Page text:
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Stabilize digital currencies. With values collapsing and trust eroding, digital currencies have proved incapable of delivering on their promise of a universal payments solution in a time of need. The crisis is reinforcing the importance of governments in maintaining the global financial system. Consider, for example, the momentous currency swap lines of credit made available by the US Federal Reserve to global central banks.

Make the leap to omnichannel payments solutions to support omnichannel commerce. The growth of online commerce has accelerated and will continue to do so, especially as markets, such as those in Southern Europe, close the gap with more advanced Northern European or Anglo-Saxon economies and China. Some smaller retailers forced to close in the crisis may not reopen physically but seek a digital future instead. The rapid build-out of omnichannel capabilities—which will bridge payments in any environment, physical or digital—will become an essential requirement for all payments players in most geographies.

Make all payments touchless. The fear of contact with contaminated surfaces has given a real boost to the use of contactless payments, card and wallet based. Cashiers are being trained not to take cards from customers and to promote the insertion of cards into readers by customers. The educational impact of, say, local shopkeepers who actively encourage customers to use contactless payments and refuse to take cash will convert some of the more reluctant users. As this habit becomes further engrained, it will become the key to removing barriers to further growth.

Expand digital-wallet solutions beyond payments. Payments using digital devices—phones or wearables—had already started to emerge before COVID-19 struck. Enabling wallets to offer other features, such as digital IDs and transaction monitoring and reporting, will promote even more growth. Your phone could tell you when it is too crowded to go shopping or alert you when your goods are ready to pick up when you arrive. Such capabilities will make a difference to the reopening of some stores. Companies that provide viable options for integrated and contactless payments, to both customers and merchants, will probably have a distinctive edge over competitors.

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Deploy data as a protection against fraud. The COVID-19 crisis has opened new avenues to use data. In China, phone data were used to help people understand “safe corridors” for movement and to track contagion cases rapidly. Even in Europe, consumers are more open to the use of data for their own benefit. The protections against fraud that can be developed should benefit users, not providers, in the weeks when activity resumes. Benefits delivered then will carry the mindset change forward. Fraud prevention is likely, more than ever, to be the priority here.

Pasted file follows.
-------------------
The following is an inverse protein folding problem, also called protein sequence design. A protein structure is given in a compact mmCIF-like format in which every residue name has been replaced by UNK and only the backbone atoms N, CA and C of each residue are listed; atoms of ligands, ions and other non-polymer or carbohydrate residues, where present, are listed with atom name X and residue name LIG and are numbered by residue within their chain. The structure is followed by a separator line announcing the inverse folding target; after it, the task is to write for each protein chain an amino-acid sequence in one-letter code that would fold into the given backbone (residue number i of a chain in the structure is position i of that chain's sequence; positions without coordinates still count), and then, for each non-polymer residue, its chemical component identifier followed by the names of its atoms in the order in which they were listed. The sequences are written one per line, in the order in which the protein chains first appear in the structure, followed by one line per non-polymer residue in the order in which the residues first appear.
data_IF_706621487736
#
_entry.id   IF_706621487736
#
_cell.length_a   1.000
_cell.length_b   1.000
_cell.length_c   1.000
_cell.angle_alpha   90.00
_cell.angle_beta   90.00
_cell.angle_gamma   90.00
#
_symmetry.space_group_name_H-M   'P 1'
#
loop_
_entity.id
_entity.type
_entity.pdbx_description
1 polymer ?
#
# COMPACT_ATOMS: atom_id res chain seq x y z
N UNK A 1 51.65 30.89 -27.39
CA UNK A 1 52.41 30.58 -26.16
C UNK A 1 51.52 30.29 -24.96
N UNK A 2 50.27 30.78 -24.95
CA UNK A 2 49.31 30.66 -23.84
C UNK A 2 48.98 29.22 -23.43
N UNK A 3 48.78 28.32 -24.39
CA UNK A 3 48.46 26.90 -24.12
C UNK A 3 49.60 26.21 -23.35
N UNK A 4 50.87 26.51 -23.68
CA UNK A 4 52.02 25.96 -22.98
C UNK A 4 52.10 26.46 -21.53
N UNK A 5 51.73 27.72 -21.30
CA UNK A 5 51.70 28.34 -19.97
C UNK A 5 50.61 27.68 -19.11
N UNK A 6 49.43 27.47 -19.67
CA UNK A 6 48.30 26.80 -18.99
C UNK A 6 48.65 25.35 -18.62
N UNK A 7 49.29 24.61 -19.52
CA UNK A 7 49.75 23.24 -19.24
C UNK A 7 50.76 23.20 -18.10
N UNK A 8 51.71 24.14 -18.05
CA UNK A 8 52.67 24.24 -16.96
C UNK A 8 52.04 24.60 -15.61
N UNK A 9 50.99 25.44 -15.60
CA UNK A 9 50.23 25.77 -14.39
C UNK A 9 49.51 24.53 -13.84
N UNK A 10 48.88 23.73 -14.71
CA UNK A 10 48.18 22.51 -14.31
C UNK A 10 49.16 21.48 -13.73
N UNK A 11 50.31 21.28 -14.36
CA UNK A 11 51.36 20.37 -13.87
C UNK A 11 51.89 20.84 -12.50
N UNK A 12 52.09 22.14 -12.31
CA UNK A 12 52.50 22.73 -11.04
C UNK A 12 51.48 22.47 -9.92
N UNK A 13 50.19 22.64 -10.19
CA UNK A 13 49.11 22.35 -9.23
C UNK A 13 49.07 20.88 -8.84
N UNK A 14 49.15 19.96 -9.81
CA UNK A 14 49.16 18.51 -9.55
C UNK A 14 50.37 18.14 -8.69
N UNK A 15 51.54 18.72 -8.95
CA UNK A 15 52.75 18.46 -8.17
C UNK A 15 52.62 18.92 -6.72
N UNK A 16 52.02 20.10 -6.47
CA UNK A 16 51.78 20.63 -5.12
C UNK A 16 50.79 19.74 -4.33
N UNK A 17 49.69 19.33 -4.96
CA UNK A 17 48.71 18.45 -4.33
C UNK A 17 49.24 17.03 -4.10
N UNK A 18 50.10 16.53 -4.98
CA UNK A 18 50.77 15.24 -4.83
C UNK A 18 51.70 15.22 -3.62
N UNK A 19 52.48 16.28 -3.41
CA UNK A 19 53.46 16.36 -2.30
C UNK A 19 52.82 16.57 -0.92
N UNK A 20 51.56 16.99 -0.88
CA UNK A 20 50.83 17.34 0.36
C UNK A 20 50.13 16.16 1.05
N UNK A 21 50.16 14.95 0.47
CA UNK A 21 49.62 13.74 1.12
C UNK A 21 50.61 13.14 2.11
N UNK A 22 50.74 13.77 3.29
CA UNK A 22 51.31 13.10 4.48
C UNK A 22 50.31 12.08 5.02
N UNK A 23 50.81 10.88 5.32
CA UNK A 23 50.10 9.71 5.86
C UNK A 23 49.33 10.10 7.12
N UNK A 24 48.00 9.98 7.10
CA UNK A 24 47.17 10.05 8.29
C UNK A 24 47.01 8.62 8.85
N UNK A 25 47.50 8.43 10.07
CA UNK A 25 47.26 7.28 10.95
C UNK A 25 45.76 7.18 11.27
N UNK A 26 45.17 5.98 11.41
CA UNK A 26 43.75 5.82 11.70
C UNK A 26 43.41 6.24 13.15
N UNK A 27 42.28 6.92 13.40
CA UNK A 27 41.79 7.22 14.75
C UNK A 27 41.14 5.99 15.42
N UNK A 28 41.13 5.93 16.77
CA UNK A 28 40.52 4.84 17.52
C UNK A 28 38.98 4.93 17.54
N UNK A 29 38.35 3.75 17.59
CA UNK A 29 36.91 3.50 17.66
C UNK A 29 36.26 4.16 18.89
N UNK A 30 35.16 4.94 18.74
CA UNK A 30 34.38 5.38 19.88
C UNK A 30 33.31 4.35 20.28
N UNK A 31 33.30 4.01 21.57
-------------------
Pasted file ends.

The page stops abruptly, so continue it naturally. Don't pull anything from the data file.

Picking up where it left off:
Promote a new era of cooperative competition. The universal disruption of our societies is triggering a new wave of innovation, with a cooperative mindset not common in past crises. The liquidity and profitability crunch provoked by the crisis will lead to a shakeout in the fintech industry, eliminating initiatives that lack clear long-term economic viability. We believe this development will lead to a new fintech landscape, geared more to marketwide cooperation and win–wins and less to challenging the incumbents. Given the change in valuations and market expectations, market consolidation and the development of local and regional champions may continue. In that context, companies will also be reviewing their prospects for growth, as well as considering partnership models and organic and M&A growth, to support their strategies.

Transform bank-payments operating models. Banks will also have to readjust to the new normal. Payments today are a major cost burden for many banks, and most spending maintains existing systems instead of creating change. In the postcrisis world, banks will need to reflect on how to organize themselves for change, possibly by running some of their payments businesses in a completely different way. They could, for example, consider structural moves on the use of onshoring versus outsourcing, cloud-based infrastructure, automation, and analysis-driven decisions to reimagine scale or the realignment of products. Payments-as-a-service business models, in their infancy before the crisis, are likely to get a boost, particularly where they can provide relief for reduced IT budgets.

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Redesign the regulatory model. In a time of change, we must move to setups that solve real-world problems—guaranteed by regulators but not imposed. This will require a new model of collaboration between the payments sector and regulators—a model focused on innovation in payments, adapted to the new economic reality in a sustainable and resilient fashion. Early indications are hopeful: for example, the US Federal Reserve, the FDIC, and the OCC announced, on March 27, that they will allow companies to delay the adoption of current-expected-credit-loss (CECL) standards on regulatory capital for two years. This will support lending activity in the wake of COVID-19 while maintaining the quality of regulatory capital.